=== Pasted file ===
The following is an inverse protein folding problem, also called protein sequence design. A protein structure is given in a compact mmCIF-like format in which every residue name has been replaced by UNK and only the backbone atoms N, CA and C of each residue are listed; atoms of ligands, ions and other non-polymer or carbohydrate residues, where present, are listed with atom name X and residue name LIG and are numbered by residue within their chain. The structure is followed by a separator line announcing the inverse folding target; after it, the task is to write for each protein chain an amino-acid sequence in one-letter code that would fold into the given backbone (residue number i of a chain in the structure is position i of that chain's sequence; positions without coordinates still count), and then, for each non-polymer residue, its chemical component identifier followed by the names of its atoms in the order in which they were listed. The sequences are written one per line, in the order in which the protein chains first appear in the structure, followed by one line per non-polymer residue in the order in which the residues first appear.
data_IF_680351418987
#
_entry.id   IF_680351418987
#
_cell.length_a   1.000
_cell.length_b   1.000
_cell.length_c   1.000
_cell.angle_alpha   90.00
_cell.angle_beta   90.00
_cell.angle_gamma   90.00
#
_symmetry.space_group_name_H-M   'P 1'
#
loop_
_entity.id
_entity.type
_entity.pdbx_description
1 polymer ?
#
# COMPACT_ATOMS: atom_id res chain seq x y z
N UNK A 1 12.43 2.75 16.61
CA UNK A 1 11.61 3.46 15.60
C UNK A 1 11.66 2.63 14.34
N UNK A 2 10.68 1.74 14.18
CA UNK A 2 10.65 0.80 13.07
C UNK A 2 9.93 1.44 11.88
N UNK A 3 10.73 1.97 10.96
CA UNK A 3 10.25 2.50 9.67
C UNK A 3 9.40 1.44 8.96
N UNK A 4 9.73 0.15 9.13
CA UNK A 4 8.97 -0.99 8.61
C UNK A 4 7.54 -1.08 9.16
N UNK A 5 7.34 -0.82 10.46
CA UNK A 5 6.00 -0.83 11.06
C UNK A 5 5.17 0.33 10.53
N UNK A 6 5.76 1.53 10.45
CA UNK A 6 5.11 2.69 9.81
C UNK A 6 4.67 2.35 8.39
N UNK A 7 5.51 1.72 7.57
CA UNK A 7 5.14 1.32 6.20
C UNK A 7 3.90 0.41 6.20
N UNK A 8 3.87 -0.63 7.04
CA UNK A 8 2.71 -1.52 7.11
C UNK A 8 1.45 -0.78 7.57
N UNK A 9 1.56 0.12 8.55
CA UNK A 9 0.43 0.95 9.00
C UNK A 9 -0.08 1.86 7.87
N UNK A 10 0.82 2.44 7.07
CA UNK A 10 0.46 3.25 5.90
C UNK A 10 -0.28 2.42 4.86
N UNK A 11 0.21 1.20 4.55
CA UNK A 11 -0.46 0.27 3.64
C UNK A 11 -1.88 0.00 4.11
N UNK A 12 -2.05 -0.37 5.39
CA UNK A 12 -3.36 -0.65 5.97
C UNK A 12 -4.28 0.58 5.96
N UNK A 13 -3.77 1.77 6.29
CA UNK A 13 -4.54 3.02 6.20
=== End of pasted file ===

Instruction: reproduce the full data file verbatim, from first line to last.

The following is an inverse protein folding problem, also called protein sequence design. A protein structure is given in a compact mmCIF-like format in which every residue name has been replaced by UNK and only the backbone atoms N, CA and C of each residue are listed; atoms of ligands, ions and other non-polymer or carbohydrate residues, where present, are listed with atom name X and residue name LIG and are numbered by residue within their chain. The structure is followed by a separator line announcing the inverse folding target; after it, the task is to write for each protein chain an amino-acid sequence in one-letter code that would fold into the given backbone (residue number i of a chain in the structure is position i of that chain's sequence; positions without coordinates still count), and then, for each non-polymer residue, its chemical component identifier followed by the names of its atoms in the order in which they were listed. The sequences are written one per line, in the order in which the protein chains first appear in the structure, followed by one line per non-polymer residue in the order in which the residues first appear.
data_IF_680351418987
#
_entry.id   IF_680351418987
#
_cell.length_a   1.000
_cell.length_b   1.000
_cell.length_c   1.000
_cell.angle_alpha   90.00
_cell.angle_beta   90.00
_cell.angle_gamma   90.00
#
_symmetry.space_group_name_H-M   'P 1'
#
loop_
_entity.id
_entity.type
_entity.pdbx_description
1 polymer ?
#
# COMPACT_ATOMS: atom_id res chain seq x y z
N UNK A 1 12.43 2.75 16.61
CA UNK A 1 11.61 3.46 15.60
C UNK A 1 11.66 2.63 14.34
N UNK A 2 10.68 1.74 14.18
CA UNK A 2 10.65 0.80 13.07
C UNK A 2 9.93 1.44 11.88
N UNK A 3 10.73 1.97 10.96
CA UNK A 3 10.25 2.50 9.67
C UNK A 3 9.40 1.44 8.96
N UNK A 4 9.73 0.15 9.13
CA UNK A 4 8.97 -0.99 8.61
C UNK A 4 7.54 -1.08 9.16
N UNK A 5 7.34 -0.82 10.46
CA UNK A 5 6.00 -0.83 11.06
C UNK A 5 5.17 0.33 10.53
N UNK A 6 5.76 1.53 10.45
CA UNK A 6 5.11 2.69 9.81
C UNK A 6 4.67 2.35 8.39
N UNK A 7 5.51 1.72 7.57
CA UNK A 7 5.14 1.32 6.20
C UNK A 7 3.90 0.41 6.20
N UNK A 8 3.87 -0.63 7.04
CA UNK A 8 2.71 -1.52 7.11
C UNK A 8 1.45 -0.78 7.57
N UNK A 9 1.56 0.12 8.55
CA UNK A 9 0.43 0.95 9.00
C UNK A 9 -0.08 1.86 7.87
N UNK A 10 0.82 2.44 7.07
CA UNK A 10 0.46 3.25 5.90
C UNK A 10 -0.28 2.42 4.86
N UNK A 11 0.21 1.20 4.55
CA UNK A 11 -0.46 0.27 3.64
C UNK A 11 -1.88 0.00 4.11
N UNK A 12 -2.05 -0.37 5.39
CA UNK A 12 -3.36 -0.65 5.97
C UNK A 12 -4.28 0.58 5.96
N UNK A 13 -3.77 1.77 6.29
CA UNK A 13 -4.54 3.02 6.20